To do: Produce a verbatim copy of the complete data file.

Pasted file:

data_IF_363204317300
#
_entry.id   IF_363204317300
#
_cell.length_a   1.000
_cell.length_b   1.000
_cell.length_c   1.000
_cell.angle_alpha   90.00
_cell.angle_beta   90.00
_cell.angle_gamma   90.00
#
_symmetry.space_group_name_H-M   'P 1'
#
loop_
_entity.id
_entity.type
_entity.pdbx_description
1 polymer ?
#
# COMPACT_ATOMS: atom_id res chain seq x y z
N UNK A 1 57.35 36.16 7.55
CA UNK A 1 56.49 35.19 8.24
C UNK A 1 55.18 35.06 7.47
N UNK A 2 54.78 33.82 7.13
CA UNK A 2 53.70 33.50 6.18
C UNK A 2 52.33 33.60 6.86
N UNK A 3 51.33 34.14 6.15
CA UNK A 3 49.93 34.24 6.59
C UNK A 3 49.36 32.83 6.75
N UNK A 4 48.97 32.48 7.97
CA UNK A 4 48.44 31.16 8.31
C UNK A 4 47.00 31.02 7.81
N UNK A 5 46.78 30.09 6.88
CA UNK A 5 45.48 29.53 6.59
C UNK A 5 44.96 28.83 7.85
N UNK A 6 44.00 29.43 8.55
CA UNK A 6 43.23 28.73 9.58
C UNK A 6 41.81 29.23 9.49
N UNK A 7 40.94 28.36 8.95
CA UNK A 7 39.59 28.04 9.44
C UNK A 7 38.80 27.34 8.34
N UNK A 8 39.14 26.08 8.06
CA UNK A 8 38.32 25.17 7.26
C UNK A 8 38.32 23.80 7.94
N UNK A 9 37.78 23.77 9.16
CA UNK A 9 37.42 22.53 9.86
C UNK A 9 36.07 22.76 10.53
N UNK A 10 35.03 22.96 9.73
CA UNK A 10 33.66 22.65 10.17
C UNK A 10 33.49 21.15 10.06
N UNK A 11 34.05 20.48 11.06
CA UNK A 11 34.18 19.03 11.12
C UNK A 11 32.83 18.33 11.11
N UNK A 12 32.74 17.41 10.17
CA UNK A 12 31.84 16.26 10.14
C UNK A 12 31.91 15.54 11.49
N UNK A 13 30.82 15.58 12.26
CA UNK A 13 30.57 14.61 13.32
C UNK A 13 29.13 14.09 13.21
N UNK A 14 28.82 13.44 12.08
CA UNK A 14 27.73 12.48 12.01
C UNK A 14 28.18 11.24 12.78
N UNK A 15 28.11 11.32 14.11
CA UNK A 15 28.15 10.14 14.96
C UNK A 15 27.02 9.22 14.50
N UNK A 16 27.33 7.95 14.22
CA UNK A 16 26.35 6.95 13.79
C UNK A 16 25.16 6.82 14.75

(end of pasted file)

data_IF_363204317300
#
_entry.id   IF_363204317300
#
_cell.length_a   1.000
_cell.length_b   1.000
_cell.length_c   1.000
_cell.angle_alpha   90.00
_cell.angle_beta   90.00
_cell.angle_gamma   90.00
#
_symmetry.space_group_name_H-M   'P 1'
#
loop_
_entity.id
_entity.type
_entity.pdbx_description
1 polymer ?
#
# COMPACT_ATOMS: atom_id res chain seq x y z
N UNK A 1 57.35 36.16 7.55
CA UNK A 1 56.49 35.19 8.24
C UNK A 1 55.18 35.06 7.47
N UNK A 2 54.78 33.82 7.13
CA UNK A 2 53.70 33.50 6.18
C UNK A 2 52.33 33.60 6.86
N UNK A 3 51.33 34.14 6.15
CA UNK A 3 49.93 34.24 6.59
C UNK A 3 49.36 32.83 6.75
N UNK A 4 48.97 32.48 7.97
CA UNK A 4 48.44 31.16 8.31
C UNK A 4 47.00 31.02 7.81
N UNK A 5 46.78 30.09 6.88
CA UNK A 5 45.48 29.53 6.59
C UNK A 5 44.96 28.83 7.85
N UNK A 6 44.00 29.43 8.55
CA UNK A 6 43.23 28.73 9.58
C UNK A 6 41.81 29.23 9.49
N UNK A 7 40.94 28.36 8.95
CA UNK A 7 39.59 28.04 9.44
C UNK A 7 38.80 27.34 8.34
N UNK A 8 39.14 26.08 8.06
CA UNK A 8 38.32 25.17 7.26
C UNK A 8 38.32 23.80 7.94
N UNK A 9 37.78 23.77 9.16
CA UNK A 9 37.42 22.53 9.86
C UNK A 9 36.07 22.76 10.53
N UNK A 10 35.03 22.96 9.73
CA UNK A 10 33.66 22.65 10.17
C UNK A 10 33.49 21.15 10.06
N UNK A 11 34.05 20.48 11.06
CA UNK A 11 34.18 19.03 11.12
C UNK A 11 32.83 18.33 11.11
N UNK A 12 32.74 17.41 10.17
CA UNK A 12 31.84 16.26 10.14
C UNK A 12 31.91 15.54 11.49
N UNK A 13 30.82 15.58 12.26
CA UNK A 13 30.57 14.61 13.32
C UNK A 13 29.13 14.09 13.21
N UNK A 14 28.82 13.44 12.08
CA UNK A 14 27.73 12.48 12.01
C UNK A 14 28.18 11.24 12.78
N UNK A 15 28.11 11.32 14.11
CA UNK A 15 28.15 10.14 14.96
C UNK A 15 27.02 9.22 14.50
N UNK A 16 27.33 7.95 14.22
CA UNK A 16 26.35 6.95 13.79
C UNK A 16 25.16 6.82 14.75